Yang et al. (12), in their subgroup analysis, found that the reduction of both mycophenolate and calcineurin inhibitors was associated with worsening graft function and lower graft survival. Recently, a consensus panel stated that the decision to withdraw calcineurin inhibitor (CNI) should be personalized based on the balance between the risk of cancer progression and the risk of rejection (18). It is imperative to distinguish patients with heightened immunological risk, as they face a greater likelihood of graft loss stemming from rejection if CNI withdrawal occurs. Conversely, individuals exhibiting less aggressive immunological profiles and lower rejection risks may find potential benefits in CNI withdrawal or reduction, particularly when managing tumors with a high risk of progression. In certain cases, incorporating mTOR inhibitors into the immunosuppressive regimen appears promising for enhancing patient safety, graft survival, and oncological outcomes. In our study, the following modifications were made in the immunosuppressive therapy, namely, drugs were reduced, the dosage of calcineurin inhibitor and mycophenolate mofetil (MMF) were decreased, or MMF was discontinued. In nine patients, such modifications were made. In two patients, mTOR inhibitors were added to the previously prescribed drugs. In the other two patients, MMF was omitted. Cyclosporin A and Azathioprine were omitted in one patient each. A calcineurin inhibitor was substituted with an mTOR inhibitor in one patient. Tacrolimus and MMF were substituted with Azathioprine in one patient.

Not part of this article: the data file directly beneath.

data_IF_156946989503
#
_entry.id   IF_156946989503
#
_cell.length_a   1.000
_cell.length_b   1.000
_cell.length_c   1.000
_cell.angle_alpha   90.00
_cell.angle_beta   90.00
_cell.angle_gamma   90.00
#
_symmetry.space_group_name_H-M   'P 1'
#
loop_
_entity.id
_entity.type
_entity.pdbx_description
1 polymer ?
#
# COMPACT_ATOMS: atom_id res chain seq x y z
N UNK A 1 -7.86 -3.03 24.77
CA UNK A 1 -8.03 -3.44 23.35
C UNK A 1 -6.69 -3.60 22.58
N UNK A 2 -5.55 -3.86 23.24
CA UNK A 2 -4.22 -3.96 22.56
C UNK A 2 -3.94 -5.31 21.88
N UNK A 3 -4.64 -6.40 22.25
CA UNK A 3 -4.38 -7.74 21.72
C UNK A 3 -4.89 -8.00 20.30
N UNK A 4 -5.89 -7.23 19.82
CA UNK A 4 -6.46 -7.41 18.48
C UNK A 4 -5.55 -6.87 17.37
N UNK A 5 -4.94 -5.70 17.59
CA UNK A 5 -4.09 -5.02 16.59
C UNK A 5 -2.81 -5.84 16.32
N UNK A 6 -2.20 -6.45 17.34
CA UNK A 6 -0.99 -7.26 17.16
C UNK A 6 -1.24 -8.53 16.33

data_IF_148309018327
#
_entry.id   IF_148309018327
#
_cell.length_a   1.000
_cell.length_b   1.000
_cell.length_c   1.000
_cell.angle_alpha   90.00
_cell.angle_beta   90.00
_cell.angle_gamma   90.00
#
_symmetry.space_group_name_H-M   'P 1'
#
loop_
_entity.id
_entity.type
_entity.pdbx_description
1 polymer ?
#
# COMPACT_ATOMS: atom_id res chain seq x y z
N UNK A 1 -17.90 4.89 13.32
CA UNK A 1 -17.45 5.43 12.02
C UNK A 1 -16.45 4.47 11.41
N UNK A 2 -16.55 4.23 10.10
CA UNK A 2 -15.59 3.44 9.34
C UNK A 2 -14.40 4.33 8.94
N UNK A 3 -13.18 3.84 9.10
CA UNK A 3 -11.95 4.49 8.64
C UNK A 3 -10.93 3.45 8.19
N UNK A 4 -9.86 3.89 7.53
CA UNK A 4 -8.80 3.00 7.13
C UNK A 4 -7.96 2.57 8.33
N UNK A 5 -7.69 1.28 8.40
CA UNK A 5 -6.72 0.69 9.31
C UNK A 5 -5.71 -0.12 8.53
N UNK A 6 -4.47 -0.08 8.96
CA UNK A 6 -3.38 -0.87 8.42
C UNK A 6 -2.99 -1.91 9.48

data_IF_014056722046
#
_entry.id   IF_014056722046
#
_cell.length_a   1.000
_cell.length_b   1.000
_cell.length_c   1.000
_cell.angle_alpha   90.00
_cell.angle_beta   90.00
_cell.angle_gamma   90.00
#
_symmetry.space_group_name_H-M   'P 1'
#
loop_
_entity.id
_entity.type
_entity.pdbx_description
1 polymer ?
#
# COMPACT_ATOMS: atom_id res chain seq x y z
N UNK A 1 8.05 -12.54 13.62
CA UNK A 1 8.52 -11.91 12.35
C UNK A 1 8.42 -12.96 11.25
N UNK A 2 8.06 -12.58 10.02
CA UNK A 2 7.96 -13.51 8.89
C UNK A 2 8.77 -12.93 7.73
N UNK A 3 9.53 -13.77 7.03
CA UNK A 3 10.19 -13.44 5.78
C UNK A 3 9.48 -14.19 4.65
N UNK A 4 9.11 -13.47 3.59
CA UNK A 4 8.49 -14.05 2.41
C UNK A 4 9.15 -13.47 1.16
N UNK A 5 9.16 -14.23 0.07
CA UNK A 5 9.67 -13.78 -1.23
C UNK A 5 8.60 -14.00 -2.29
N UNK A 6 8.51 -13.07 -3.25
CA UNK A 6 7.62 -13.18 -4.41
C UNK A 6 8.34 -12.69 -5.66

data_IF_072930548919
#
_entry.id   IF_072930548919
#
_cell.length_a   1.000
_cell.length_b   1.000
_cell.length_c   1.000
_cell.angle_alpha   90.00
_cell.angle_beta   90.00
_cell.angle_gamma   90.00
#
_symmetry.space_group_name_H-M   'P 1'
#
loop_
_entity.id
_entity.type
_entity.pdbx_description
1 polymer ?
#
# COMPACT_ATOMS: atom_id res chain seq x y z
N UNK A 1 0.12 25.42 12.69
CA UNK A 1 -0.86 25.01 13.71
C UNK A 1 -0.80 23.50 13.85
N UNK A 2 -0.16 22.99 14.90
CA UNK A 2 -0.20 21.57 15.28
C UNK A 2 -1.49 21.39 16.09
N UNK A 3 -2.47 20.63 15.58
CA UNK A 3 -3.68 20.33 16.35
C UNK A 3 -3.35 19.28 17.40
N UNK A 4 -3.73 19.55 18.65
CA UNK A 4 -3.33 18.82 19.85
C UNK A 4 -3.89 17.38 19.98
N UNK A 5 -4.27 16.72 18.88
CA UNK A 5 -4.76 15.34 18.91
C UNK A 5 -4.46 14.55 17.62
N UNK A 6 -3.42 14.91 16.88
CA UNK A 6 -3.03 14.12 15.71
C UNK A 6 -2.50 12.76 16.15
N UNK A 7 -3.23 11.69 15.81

Post-transplant RCC of native kidneys has a higher incidence. Vigilance and insight are necessary for practicing urologists to address this entity better. Meticulous follow-up is necessary for renal transplant patients and we recommend yearly screening ultrasound of native kidneys which would aid in the early detection of tumors and thereby their appropriate timely management. Early-stage RCC of the native kidney has comparable overall and disease-free survival rates as RCC in non-transplant patients. Judicious use of immunosuppressive agents and necessary post-nephrectomy modifications are suggested.

Conflicts of interest

The authors declare no conflicts of interest.